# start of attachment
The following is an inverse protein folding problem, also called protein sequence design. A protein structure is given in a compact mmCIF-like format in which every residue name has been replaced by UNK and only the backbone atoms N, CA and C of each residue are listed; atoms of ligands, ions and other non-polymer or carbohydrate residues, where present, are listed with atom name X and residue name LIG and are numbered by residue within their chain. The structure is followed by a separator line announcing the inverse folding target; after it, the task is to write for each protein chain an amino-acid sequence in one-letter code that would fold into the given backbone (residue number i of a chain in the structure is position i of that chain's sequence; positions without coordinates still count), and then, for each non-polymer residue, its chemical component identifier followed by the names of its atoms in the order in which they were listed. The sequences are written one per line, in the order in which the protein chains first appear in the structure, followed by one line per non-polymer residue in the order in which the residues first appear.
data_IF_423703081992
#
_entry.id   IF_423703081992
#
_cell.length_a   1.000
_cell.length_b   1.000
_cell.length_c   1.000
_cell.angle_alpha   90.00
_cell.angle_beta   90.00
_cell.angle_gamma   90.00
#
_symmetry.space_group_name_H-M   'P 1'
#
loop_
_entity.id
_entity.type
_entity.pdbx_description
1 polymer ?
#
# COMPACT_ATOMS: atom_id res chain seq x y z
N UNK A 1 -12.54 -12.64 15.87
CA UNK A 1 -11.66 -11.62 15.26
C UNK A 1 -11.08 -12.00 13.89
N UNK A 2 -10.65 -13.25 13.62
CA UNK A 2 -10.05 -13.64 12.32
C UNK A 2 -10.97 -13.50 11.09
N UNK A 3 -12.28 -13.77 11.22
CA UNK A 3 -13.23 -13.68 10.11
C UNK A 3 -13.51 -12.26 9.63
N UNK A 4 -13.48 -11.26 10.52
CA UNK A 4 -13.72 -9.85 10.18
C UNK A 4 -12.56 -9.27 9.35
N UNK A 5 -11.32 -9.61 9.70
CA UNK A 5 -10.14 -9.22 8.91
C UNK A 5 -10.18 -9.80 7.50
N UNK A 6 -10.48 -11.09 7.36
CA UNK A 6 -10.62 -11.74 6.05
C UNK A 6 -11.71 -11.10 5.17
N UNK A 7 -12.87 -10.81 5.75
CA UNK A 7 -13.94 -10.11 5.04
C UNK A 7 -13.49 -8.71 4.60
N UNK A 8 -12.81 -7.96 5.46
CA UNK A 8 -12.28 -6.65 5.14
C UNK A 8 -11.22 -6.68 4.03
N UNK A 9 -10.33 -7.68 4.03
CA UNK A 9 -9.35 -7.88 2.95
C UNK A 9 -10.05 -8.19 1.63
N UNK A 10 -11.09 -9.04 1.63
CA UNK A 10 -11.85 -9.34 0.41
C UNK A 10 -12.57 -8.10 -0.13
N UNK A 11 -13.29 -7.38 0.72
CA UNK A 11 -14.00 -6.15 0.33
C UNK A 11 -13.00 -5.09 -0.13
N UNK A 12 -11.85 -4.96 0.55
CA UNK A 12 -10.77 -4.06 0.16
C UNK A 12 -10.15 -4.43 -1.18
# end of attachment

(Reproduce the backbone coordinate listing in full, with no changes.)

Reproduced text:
The following is an inverse protein folding problem, also called protein sequence design. A protein structure is given in a compact mmCIF-like format in which every residue name has been replaced by UNK and only the backbone atoms N, CA and C of each residue are listed; atoms of ligands, ions and other non-polymer or carbohydrate residues, where present, are listed with atom name X and residue name LIG and are numbered by residue within their chain. The structure is followed by a separator line announcing the inverse folding target; after it, the task is to write for each protein chain an amino-acid sequence in one-letter code that would fold into the given backbone (residue number i of a chain in the structure is position i of that chain's sequence; positions without coordinates still count), and then, for each non-polymer residue, its chemical component identifier followed by the names of its atoms in the order in which they were listed. The sequences are written one per line, in the order in which the protein chains first appear in the structure, followed by one line per non-polymer residue in the order in which the residues first appear.
data_IF_423703081992
#
_entry.id   IF_423703081992
#
_cell.length_a   1.000
_cell.length_b   1.000
_cell.length_c   1.000
_cell.angle_alpha   90.00
_cell.angle_beta   90.00
_cell.angle_gamma   90.00
#
_symmetry.space_group_name_H-M   'P 1'
#
loop_
_entity.id
_entity.type
_entity.pdbx_description
1 polymer ?
#
# COMPACT_ATOMS: atom_id res chain seq x y z
N UNK A 1 -12.54 -12.64 15.87
CA UNK A 1 -11.66 -11.62 15.26
C UNK A 1 -11.08 -12.00 13.89
N UNK A 2 -10.65 -13.25 13.62
CA UNK A 2 -10.05 -13.64 12.32
C UNK A 2 -10.97 -13.50 11.09
N UNK A 3 -12.28 -13.77 11.22
CA UNK A 3 -13.23 -13.68 10.11
C UNK A 3 -13.51 -12.26 9.63
N UNK A 4 -13.48 -11.26 10.52
CA UNK A 4 -13.72 -9.85 10.18
C UNK A 4 -12.56 -9.27 9.35
N UNK A 5 -11.32 -9.61 9.70
CA UNK A 5 -10.14 -9.22 8.91
C UNK A 5 -10.18 -9.80 7.50
N UNK A 6 -10.48 -11.09 7.36
CA UNK A 6 -10.62 -11.74 6.05
C UNK A 6 -11.71 -11.10 5.17
N UNK A 7 -12.87 -10.81 5.75
CA UNK A 7 -13.94 -10.11 5.04
C UNK A 7 -13.49 -8.71 4.60
N UNK A 8 -12.81 -7.96 5.46
CA UNK A 8 -12.28 -6.65 5.14
C UNK A 8 -11.22 -6.68 4.03
N UNK A 9 -10.33 -7.68 4.03
CA UNK A 9 -9.35 -7.88 2.95
C UNK A 9 -10.05 -8.19 1.63
N UNK A 10 -11.09 -9.04 1.63
CA UNK A 10 -11.85 -9.34 0.41
C UNK A 10 -12.57 -8.10 -0.13
N UNK A 11 -13.29 -7.38 0.72
CA UNK A 11 -14.00 -6.15 0.33
C UNK A 11 -13.00 -5.09 -0.13
N UNK A 12 -11.85 -4.96 0.55
CA UNK A 12 -10.77 -4.06 0.16
C UNK A 12 -10.15 -4.43 -1.18